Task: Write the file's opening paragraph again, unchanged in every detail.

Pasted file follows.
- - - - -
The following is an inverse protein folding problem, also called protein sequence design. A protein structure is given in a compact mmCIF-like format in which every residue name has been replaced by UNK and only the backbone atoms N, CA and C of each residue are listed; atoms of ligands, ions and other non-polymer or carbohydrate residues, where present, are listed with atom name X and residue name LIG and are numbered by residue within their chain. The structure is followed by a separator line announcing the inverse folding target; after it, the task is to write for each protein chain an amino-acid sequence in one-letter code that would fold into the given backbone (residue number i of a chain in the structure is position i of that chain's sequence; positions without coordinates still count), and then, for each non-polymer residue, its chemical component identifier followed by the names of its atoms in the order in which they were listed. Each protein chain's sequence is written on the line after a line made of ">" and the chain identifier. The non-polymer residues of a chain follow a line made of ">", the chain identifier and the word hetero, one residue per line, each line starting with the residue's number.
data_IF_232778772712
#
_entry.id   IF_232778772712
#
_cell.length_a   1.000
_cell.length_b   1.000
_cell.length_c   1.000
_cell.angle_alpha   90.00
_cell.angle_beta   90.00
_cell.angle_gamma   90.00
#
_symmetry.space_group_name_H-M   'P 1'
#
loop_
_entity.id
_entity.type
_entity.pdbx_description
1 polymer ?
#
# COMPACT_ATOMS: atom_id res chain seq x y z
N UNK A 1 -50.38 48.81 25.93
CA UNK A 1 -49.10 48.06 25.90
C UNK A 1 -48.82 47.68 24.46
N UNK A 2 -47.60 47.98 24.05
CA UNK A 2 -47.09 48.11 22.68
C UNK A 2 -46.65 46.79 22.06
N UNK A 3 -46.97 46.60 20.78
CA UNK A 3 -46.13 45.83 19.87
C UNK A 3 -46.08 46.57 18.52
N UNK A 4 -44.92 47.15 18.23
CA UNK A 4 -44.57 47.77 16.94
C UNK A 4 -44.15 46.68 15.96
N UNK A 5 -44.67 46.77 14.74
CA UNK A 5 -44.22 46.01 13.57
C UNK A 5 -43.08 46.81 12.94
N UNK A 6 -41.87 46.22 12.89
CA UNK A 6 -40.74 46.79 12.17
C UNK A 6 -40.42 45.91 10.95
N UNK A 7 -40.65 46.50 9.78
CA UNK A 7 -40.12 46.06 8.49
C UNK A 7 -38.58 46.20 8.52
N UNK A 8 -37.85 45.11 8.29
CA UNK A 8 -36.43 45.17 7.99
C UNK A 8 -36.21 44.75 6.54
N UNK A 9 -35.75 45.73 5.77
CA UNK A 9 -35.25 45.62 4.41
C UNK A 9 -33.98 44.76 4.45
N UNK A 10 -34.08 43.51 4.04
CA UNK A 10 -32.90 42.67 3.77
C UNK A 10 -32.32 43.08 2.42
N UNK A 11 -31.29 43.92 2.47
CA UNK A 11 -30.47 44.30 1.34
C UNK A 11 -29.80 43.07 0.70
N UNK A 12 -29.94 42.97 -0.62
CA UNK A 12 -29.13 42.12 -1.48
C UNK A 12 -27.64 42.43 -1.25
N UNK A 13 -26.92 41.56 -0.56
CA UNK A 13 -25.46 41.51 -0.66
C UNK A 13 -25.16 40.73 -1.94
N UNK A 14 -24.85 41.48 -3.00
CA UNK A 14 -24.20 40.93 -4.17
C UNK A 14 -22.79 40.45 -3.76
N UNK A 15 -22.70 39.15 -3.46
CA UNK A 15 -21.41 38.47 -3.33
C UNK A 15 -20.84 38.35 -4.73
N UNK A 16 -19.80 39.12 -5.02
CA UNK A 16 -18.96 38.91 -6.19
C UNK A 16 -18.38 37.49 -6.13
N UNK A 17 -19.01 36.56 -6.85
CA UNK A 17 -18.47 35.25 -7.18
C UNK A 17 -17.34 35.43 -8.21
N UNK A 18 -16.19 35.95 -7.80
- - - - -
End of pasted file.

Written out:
The following is an inverse protein folding problem, also called protein sequence design. A protein structure is given in a compact mmCIF-like format in which every residue name has been replaced by UNK and only the backbone atoms N, CA and C of each residue are listed; atoms of ligands, ions and other non-polymer or carbohydrate residues, where present, are listed with atom name X and residue name LIG and are numbered by residue within their chain. The structure is followed by a separator line announcing the inverse folding target; after it, the task is to write for each protein chain an amino-acid sequence in one-letter code that would fold into the given backbone (residue number i of a chain in the structure is position i of that chain's sequence; positions without coordinates still count), and then, for each non-polymer residue, its chemical component identifier followed by the names of its atoms in the order in which they were listed. Each protein chain's sequence is written on the line after a line made of ">" and the chain identifier. The non-polymer residues of a chain follow a line made of ">", the chain identifier and the word hetero, one residue per line, each line starting with the residue's number.